One trend that has been emerging at the 2023 Toronto International Film Festival has been the directorial debuts of very famous actors, be it Anna Kendrick exploring traumatic gender dynamics in the framework of a serial killer thriller, or Chris Pine playing a poolman with OCD who stumbles into a Chinatown-level mystery. The results have been exciting, watching performers we’ve seen evolve on screen embrace their storytelling instincts as directors. And to that pile, we add Batman and Birdman icon Michael Keaton, who directs and stars in a crime thriller with a gimmick that’s executed seamlessly and carried to a shocking but satisfying finish.
Gregory Poirier wrote Knox Goes Away, which follows a paid assassin John Knox (Keaton) at a time when he likely has to cash out and hang up his firearms. He’ll only tell his partner (Ray McKinnon) that the reasons are personal, but the audience learns the truth: Knox has been diagnosed with a rapid form of Alzheimer’s, and his doctor gives him weeks – not months – to get his affairs in order before his mind gives up on him.
The memory loss gimmick easily could be mishandled, but Keaton subtly weaves the effects into his story and doesn’t exploit it for short-term gain. Right from the opening shot, the concept of Knox forgetting things is established, and then small gestures made by the character keep reminding us that it’s an issue that has to be dealt with. It made me think of Christopher Nolan’s Memento, one of the director’s best, which saddled its main character with a memory issue. But Knox Goes Away uses the plot device to different effect, and knows when to employ it to generate the most suspense.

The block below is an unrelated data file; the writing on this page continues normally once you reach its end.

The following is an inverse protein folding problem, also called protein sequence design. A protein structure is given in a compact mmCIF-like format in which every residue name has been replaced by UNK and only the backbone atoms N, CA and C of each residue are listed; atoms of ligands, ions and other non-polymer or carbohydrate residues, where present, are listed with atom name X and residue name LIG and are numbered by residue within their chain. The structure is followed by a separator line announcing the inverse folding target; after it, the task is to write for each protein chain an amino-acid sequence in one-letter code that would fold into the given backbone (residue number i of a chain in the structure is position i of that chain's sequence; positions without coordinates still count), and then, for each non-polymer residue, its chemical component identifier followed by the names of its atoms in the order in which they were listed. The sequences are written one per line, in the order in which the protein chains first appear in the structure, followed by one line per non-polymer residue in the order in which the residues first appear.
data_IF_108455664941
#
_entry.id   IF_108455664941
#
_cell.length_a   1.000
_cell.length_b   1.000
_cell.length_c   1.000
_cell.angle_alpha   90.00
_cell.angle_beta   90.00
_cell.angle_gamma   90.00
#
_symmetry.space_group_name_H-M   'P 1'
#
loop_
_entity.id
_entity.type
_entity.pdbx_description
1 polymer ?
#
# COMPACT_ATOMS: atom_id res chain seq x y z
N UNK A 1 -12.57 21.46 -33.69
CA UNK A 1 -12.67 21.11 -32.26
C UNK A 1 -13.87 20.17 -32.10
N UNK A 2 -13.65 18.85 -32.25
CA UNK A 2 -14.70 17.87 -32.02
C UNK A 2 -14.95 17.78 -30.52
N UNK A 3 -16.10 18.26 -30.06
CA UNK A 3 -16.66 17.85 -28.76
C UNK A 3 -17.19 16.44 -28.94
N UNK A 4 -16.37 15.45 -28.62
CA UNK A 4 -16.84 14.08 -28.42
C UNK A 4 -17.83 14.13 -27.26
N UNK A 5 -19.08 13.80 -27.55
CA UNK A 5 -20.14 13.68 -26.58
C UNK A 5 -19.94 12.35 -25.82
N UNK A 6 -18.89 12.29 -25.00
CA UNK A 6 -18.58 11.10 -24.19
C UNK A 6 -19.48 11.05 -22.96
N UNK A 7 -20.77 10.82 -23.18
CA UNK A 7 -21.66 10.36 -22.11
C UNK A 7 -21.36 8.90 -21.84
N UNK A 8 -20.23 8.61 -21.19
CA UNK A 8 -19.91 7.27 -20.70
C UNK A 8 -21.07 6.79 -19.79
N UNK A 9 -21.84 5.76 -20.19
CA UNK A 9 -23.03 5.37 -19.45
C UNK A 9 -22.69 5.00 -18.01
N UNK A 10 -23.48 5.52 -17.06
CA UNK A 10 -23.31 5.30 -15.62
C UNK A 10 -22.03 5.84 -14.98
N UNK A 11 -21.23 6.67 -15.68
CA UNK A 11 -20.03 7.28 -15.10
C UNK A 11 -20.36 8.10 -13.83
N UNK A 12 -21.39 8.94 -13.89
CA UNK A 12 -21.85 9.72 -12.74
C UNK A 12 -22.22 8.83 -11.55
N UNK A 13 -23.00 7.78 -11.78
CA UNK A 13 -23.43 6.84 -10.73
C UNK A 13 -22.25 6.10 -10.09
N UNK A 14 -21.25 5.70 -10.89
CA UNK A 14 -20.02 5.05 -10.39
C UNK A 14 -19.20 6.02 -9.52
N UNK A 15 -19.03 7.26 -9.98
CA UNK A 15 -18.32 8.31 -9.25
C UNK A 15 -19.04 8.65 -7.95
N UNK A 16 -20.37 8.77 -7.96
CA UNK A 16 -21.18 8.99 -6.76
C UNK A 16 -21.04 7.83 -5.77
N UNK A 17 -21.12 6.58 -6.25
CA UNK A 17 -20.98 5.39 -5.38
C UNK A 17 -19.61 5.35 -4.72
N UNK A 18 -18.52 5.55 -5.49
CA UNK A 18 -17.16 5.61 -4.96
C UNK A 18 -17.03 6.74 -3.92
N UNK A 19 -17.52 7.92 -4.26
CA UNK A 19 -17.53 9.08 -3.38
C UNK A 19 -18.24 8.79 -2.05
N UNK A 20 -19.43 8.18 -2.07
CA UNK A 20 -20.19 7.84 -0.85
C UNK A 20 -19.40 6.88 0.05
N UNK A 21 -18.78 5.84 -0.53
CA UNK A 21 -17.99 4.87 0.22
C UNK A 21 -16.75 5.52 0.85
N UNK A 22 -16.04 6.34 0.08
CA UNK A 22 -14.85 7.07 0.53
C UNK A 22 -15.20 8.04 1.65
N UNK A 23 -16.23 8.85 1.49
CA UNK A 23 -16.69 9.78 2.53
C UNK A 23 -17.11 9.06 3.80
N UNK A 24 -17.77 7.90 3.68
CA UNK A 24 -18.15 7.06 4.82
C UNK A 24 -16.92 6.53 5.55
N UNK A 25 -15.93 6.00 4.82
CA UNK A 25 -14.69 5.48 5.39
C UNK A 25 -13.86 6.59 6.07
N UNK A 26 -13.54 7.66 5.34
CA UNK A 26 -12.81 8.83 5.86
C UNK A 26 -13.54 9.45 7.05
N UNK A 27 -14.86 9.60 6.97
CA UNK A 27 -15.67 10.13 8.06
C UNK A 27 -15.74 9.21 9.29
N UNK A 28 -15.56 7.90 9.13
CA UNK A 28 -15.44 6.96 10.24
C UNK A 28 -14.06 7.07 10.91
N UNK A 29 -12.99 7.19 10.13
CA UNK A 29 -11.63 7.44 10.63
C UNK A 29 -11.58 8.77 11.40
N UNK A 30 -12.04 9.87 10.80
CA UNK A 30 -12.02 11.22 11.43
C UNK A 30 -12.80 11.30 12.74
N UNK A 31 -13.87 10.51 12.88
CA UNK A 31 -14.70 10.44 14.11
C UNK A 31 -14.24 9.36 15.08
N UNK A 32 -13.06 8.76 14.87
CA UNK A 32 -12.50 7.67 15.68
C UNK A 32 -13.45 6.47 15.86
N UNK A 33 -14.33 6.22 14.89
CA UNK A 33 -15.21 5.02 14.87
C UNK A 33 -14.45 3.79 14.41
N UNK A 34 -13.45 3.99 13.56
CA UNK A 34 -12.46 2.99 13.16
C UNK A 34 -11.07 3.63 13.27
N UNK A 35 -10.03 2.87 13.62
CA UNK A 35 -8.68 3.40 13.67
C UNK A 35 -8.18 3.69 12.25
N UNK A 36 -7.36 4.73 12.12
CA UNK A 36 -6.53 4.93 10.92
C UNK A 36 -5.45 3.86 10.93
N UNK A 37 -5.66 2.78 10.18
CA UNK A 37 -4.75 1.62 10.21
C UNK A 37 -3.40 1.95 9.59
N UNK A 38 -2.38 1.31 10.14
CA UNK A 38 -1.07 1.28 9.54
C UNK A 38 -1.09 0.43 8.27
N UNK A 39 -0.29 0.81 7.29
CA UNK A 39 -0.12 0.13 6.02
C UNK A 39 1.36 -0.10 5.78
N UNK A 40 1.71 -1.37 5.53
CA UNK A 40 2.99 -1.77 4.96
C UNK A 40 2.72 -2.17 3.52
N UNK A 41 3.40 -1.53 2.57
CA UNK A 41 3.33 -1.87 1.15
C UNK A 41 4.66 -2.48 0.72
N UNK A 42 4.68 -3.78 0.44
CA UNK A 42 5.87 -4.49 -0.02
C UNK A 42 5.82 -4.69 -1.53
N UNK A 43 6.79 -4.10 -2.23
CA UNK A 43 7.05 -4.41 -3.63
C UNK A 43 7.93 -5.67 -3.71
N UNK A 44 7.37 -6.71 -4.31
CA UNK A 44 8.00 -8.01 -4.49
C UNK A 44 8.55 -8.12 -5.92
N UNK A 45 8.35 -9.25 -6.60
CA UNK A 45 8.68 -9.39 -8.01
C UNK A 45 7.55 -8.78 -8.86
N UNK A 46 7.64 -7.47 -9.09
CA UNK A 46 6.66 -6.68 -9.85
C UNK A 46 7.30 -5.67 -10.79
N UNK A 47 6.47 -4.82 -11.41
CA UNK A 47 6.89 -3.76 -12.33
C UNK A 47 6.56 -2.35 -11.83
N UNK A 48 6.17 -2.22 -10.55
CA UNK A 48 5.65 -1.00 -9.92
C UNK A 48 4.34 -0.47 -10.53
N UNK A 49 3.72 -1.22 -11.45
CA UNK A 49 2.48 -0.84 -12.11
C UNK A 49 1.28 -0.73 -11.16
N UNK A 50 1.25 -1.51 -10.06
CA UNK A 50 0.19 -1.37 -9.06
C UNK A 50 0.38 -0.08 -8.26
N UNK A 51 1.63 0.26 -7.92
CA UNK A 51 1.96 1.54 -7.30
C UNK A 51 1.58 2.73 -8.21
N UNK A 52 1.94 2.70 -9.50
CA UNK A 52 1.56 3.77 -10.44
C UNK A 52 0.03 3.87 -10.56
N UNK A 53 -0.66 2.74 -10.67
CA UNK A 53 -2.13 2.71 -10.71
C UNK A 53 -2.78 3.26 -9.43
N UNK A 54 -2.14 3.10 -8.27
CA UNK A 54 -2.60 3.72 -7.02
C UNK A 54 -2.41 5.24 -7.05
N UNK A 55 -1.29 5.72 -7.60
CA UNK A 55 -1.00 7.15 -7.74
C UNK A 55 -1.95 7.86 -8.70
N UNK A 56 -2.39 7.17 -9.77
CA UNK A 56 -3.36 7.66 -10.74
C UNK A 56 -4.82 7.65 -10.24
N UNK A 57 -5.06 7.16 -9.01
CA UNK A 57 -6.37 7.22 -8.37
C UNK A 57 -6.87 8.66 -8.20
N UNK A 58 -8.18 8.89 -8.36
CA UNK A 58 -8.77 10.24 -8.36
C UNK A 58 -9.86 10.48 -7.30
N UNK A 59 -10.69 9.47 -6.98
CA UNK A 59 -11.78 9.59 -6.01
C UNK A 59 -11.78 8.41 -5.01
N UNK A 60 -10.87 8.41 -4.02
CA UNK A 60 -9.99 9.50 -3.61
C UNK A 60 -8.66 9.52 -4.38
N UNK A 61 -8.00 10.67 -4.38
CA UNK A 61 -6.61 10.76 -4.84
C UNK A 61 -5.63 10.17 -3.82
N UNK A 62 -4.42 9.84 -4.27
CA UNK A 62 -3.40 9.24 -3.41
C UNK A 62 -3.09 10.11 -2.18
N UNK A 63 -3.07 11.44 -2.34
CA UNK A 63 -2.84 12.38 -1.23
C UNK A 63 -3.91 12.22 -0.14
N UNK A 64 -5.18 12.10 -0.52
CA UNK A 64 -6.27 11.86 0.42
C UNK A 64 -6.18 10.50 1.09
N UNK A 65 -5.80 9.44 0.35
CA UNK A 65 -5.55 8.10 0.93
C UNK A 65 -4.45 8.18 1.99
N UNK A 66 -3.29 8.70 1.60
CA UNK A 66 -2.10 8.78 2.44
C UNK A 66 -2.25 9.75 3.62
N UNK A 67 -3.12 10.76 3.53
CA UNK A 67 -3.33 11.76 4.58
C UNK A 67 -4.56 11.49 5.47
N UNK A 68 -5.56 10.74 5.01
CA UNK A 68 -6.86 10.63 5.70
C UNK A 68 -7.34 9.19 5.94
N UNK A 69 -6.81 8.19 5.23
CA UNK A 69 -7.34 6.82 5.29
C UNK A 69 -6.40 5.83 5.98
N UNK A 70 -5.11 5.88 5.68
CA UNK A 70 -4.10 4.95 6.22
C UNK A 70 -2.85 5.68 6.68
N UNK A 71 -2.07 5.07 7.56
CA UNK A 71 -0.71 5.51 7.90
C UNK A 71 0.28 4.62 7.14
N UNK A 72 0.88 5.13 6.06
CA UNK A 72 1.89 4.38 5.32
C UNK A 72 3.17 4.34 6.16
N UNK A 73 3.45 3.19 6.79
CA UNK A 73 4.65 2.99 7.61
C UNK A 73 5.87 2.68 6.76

The main story grows more personal with the introduction of John Knox’s family, and here, Keaton wisely surrounds himself with heavy hitters in supporting roles. James Marsden appears as Knox’s estranged son, who comes to his father with a very serious problem. Marcia Gay Harden anchors her few scenes as Knox’s ex-wife, who wants nothing to do with him (but can’t fully hide the fact that she still cares deeply for him). And Heat legend Al Pacino holds a significant part in Keaton’s drama, which I’ll leave for you to discover.
At the heart of it all is a rock-solid Michael Keaton performance. Like his direction, he’s economical, unfussy, sturdy, but lacking flash. Knox Goes Away has no frills, and is utilitarian like the problem-solver that Keaton plays, a man who needs enough time to clean up his messes, if his mind will allow him. And for the most part, it holds you in its palm. There’s a plot turn halfway through the third act that makes us think we’ve misread everything that has been happening, and that Knox might not be the man Keaton was putting forward. But the script rights itself, and the threat of Knox Goes Away falling flat on its face… well, goes away. We’re left with a showcase for Keaton, the actor, that announces him as a competent if unremarkable director with a nose for solid material.
More from the 2023 Toronto Film Festival:
Ava DuVernay’s Origin is a deeply emotional drama.
Dream Scenario features one of Nicolas Cage’s best performances.
Maddie Ziegler takes a big risk in the bold sex comedy Fitting In.